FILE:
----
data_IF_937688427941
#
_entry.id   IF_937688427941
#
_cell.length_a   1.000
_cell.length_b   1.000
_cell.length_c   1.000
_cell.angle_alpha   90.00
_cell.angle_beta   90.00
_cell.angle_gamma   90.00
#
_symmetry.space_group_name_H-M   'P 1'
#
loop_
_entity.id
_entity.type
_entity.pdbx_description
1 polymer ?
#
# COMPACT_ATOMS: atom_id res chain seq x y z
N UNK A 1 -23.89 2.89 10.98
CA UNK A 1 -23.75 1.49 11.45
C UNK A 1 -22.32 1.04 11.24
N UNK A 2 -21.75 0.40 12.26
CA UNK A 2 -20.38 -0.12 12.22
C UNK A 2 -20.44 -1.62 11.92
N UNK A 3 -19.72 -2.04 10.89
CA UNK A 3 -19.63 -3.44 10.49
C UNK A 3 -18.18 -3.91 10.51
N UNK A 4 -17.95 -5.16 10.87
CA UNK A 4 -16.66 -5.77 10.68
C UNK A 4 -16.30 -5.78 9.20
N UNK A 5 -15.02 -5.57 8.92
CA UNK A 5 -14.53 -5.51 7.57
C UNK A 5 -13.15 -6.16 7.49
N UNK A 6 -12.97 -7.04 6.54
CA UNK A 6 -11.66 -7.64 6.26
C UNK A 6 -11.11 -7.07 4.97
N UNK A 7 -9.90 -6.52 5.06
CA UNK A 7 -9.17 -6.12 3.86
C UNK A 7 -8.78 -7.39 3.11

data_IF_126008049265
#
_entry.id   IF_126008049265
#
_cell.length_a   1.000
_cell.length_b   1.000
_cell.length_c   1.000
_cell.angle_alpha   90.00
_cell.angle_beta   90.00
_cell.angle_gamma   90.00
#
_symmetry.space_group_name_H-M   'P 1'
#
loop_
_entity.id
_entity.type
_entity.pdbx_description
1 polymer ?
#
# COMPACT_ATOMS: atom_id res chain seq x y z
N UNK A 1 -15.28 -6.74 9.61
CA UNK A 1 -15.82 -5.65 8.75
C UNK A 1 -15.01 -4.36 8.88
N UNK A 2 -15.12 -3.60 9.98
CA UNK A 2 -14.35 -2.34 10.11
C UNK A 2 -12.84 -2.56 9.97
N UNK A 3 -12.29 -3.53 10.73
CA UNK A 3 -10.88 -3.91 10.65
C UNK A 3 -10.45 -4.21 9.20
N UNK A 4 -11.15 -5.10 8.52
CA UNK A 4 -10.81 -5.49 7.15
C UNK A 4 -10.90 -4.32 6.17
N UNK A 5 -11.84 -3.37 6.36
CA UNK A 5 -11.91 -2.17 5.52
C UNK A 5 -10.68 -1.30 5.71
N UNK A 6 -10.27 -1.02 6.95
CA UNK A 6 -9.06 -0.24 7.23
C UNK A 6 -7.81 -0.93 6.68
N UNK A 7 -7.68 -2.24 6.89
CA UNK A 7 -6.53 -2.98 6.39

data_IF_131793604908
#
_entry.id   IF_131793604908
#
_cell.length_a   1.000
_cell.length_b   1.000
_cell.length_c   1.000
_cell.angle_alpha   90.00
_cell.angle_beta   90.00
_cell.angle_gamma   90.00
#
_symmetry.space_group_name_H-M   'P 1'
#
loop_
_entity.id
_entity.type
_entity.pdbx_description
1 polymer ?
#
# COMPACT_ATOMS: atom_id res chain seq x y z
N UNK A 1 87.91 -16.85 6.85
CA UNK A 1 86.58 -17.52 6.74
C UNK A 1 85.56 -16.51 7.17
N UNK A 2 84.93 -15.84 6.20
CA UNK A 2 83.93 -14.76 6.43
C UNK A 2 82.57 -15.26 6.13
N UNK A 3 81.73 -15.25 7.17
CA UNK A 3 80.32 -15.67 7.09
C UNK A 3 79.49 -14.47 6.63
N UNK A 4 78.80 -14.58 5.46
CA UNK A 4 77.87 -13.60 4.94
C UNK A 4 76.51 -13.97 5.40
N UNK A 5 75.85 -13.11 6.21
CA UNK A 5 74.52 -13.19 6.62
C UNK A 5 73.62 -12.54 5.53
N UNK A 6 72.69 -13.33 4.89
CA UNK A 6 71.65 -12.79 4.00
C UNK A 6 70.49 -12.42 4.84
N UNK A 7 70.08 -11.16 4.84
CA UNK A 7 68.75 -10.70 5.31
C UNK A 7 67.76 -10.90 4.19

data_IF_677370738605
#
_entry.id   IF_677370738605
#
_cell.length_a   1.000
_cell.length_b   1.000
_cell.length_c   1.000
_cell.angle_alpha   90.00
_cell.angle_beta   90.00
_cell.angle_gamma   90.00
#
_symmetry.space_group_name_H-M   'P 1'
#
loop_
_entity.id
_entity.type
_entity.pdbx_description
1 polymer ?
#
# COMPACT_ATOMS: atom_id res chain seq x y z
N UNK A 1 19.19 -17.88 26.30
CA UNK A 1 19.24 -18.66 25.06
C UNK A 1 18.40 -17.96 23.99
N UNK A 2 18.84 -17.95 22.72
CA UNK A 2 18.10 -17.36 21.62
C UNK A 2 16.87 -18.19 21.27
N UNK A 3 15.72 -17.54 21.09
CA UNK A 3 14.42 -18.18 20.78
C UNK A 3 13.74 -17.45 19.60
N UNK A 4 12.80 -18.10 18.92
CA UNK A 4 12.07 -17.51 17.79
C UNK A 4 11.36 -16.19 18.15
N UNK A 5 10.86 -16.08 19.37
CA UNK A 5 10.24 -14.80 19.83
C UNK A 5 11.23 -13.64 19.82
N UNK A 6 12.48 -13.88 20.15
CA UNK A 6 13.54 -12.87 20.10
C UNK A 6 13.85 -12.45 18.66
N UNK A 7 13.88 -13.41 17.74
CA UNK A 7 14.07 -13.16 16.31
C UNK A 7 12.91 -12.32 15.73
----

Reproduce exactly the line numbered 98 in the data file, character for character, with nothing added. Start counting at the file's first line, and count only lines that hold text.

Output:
_entity.pdbx_description